December 2001
Volume 1, Issue 3
Vision Sciences Society Annual Meeting Abstract  |   December 2001
How a mouse can gauge the quality of inaction
Author Affiliations
  • T. Cohn
    School of Optometry and Department of Bioengineering, UCB, Berkeley, CA, USA
  • J. Han
    Department of Bioengineering, UCB, Berkeley, CA, USA
  • K. Van
    Department of Mechanical Engineering, UCB, Berkeley, CA, USA
Journal of Vision December 2001, Vol.1, 140. doi:
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      T. Cohn, J. Han, K. Van; How a mouse can gauge the quality of inaction. Journal of Vision 2001;1(3):140.

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      © ARVO (1962-2015); The Authors (2016-present)

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Purpose: Visually mediated action is an area of contemporary interest. At one extreme is the attempt at inaction represented by the goal of postural stability, for which vision plays an important role. We wanted to develop an inexpensive and reliable means of quantifying postural stability so as to study the role of vision. Method: An electro-optical mouse (Microsoft's Intellimouse) was coupled to a snug-fitting hat and faced upwards. A mouse pad was suspended just over the mouse. Software (Matlab code will be made available) was used to process the resulting signal. Quantitative expressions of instability are readily obtained from the relative movement of mouse and pad. Total path length in a defined time interval, and maximum deviation from the starting point during that interval, were calculated in tests of the technique. A trajectory plot was readily obtained. Results: We recorded postural instability in real time for two subjects. Total path length increased in a 10 second interval with eyes closed compared to eyes open replicating the classic finding in this area. Average total travel for two subjects was 3.94 CM with eyes open vs. 11.19 CM with eyes closed. Maximum deviations were 1.28 and 4.33 CM respectively. Discussion: These recordings demonstrate proof of concept — an Intellimouse is sensitive enough to transduce movement in the range of physiological action. Coupling the mouse to the head leaves the technique open to a head movement artifact. This can be minimized (but not eliminated) by coupling to the trunk, an improvement presently under study.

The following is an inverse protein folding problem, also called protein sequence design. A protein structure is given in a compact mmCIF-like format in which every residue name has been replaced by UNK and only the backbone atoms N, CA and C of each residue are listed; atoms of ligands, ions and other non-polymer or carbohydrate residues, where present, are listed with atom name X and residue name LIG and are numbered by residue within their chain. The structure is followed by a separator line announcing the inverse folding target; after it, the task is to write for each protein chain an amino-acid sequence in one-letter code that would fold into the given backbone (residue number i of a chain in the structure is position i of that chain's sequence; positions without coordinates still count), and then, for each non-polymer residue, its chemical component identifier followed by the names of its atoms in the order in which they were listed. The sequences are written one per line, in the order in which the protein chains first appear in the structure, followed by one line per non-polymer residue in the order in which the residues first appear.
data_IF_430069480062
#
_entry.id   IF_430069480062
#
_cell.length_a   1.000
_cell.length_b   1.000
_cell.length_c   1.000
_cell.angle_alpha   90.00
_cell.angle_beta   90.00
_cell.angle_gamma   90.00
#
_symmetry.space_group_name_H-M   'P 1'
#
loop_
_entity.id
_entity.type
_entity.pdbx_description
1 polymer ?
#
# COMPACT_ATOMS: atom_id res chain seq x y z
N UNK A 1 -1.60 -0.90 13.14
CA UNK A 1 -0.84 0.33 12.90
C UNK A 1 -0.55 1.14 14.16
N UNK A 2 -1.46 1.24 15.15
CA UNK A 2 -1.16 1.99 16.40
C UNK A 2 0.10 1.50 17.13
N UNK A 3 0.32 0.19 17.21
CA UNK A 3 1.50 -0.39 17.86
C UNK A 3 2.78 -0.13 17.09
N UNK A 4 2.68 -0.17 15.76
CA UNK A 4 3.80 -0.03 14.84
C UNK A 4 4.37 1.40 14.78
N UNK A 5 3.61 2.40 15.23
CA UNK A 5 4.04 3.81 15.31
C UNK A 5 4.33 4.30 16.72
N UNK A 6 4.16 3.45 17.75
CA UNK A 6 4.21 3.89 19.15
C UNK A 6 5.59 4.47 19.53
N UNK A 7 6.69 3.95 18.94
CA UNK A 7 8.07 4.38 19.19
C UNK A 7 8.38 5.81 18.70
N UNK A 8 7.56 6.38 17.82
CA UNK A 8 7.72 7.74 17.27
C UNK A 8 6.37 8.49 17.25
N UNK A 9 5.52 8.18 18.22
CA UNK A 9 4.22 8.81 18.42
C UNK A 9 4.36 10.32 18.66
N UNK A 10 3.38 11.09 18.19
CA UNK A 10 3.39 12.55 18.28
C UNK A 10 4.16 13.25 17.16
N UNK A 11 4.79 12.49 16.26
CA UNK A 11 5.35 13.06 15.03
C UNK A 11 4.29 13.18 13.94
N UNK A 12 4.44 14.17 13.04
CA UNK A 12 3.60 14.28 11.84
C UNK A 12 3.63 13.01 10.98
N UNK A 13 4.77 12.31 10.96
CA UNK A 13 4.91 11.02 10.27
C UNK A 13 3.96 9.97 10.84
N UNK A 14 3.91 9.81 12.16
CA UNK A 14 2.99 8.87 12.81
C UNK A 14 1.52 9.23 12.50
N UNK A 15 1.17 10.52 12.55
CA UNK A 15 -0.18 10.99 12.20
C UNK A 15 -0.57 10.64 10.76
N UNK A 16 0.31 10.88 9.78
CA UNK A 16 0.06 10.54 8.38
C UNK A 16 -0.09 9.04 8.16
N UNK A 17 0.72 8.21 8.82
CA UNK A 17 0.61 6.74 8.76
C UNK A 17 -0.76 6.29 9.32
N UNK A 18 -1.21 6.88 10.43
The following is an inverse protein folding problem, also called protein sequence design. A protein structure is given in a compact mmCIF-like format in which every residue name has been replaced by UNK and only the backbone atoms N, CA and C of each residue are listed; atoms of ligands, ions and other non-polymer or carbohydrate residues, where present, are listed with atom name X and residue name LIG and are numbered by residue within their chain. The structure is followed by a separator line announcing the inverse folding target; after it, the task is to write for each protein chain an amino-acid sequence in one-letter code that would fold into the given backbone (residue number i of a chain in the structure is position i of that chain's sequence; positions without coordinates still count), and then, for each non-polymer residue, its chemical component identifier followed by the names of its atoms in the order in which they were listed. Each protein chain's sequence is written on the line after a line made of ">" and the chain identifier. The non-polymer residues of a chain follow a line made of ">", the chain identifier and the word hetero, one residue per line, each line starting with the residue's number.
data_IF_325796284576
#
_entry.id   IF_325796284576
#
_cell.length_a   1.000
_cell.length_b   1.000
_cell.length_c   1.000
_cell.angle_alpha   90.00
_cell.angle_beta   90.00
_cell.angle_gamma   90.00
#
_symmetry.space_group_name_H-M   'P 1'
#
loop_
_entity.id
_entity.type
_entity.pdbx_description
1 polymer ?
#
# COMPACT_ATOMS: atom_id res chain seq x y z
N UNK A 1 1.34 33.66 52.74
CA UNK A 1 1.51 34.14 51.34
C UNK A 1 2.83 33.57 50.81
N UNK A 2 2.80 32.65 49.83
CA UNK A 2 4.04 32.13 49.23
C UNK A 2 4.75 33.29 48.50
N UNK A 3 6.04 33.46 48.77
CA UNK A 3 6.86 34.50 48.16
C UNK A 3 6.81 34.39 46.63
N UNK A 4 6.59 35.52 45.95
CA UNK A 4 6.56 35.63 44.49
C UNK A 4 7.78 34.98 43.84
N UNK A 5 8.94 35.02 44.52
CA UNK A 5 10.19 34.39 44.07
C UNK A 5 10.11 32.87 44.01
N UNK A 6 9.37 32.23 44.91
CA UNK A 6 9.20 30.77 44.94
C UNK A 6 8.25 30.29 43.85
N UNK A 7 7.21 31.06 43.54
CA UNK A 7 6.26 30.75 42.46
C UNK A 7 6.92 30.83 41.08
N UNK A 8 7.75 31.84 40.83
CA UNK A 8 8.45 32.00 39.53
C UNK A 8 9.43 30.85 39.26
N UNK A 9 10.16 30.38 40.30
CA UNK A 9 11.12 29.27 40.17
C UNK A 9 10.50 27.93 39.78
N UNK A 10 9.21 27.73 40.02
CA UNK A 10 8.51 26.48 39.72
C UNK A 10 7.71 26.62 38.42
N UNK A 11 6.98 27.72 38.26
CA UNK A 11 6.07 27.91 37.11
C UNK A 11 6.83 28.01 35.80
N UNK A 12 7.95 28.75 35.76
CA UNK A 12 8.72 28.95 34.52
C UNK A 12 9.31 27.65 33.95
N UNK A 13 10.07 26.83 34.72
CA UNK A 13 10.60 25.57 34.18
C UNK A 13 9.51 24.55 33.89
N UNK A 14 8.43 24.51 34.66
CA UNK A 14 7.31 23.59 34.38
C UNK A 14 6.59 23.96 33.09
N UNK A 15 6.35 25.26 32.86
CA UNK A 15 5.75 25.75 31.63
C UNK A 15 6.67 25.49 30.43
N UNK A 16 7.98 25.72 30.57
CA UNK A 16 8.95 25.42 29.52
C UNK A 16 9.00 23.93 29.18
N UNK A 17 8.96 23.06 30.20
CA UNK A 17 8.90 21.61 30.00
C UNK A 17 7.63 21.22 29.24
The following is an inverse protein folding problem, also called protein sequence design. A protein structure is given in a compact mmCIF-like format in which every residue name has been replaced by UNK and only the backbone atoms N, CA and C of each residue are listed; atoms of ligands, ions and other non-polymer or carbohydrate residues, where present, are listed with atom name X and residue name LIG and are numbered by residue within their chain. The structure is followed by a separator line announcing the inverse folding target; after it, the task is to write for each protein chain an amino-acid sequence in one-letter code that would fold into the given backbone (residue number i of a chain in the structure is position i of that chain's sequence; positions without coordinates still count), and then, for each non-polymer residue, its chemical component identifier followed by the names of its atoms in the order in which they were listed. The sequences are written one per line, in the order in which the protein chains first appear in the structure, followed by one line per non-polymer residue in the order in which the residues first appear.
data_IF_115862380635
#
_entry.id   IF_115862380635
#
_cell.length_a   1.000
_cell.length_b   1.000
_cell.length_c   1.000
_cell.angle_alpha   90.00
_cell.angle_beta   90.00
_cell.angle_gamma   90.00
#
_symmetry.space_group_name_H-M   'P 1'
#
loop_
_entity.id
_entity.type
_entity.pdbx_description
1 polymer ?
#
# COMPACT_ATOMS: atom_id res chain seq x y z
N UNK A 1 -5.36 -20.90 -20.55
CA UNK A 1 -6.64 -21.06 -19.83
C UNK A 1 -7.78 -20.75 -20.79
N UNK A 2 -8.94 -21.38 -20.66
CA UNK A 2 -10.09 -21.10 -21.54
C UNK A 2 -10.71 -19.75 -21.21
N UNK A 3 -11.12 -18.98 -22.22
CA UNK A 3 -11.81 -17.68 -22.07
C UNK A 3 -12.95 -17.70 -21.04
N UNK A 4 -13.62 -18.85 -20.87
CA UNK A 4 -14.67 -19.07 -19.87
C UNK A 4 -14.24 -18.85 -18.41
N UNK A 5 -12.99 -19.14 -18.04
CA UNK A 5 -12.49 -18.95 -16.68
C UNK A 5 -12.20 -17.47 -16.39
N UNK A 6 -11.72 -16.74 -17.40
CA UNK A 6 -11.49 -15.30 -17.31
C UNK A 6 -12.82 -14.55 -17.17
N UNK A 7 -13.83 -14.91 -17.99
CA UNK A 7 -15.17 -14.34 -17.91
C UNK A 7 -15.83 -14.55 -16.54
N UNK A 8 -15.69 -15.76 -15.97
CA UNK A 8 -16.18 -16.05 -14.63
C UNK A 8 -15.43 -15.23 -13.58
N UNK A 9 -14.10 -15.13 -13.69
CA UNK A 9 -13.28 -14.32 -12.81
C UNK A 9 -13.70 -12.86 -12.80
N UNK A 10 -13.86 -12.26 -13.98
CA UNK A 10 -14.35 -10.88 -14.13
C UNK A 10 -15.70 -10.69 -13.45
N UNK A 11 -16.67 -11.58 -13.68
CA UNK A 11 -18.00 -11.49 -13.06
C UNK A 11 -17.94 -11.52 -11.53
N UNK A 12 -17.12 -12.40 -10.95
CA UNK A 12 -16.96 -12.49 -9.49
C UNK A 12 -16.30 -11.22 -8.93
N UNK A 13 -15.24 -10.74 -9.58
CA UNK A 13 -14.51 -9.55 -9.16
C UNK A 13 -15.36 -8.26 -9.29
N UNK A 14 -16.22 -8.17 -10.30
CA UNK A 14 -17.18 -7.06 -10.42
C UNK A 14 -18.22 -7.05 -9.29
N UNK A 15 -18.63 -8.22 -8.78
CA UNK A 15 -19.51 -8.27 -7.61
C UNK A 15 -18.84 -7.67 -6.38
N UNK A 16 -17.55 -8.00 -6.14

Cohn, T., Han, J., Van, K.(2001). How a mouse can gauge the quality of inaction [Abstract]. Journal of Vision, 1( 3): 140, 140a,, doi:10.1167/1.3.140. [CrossRef]

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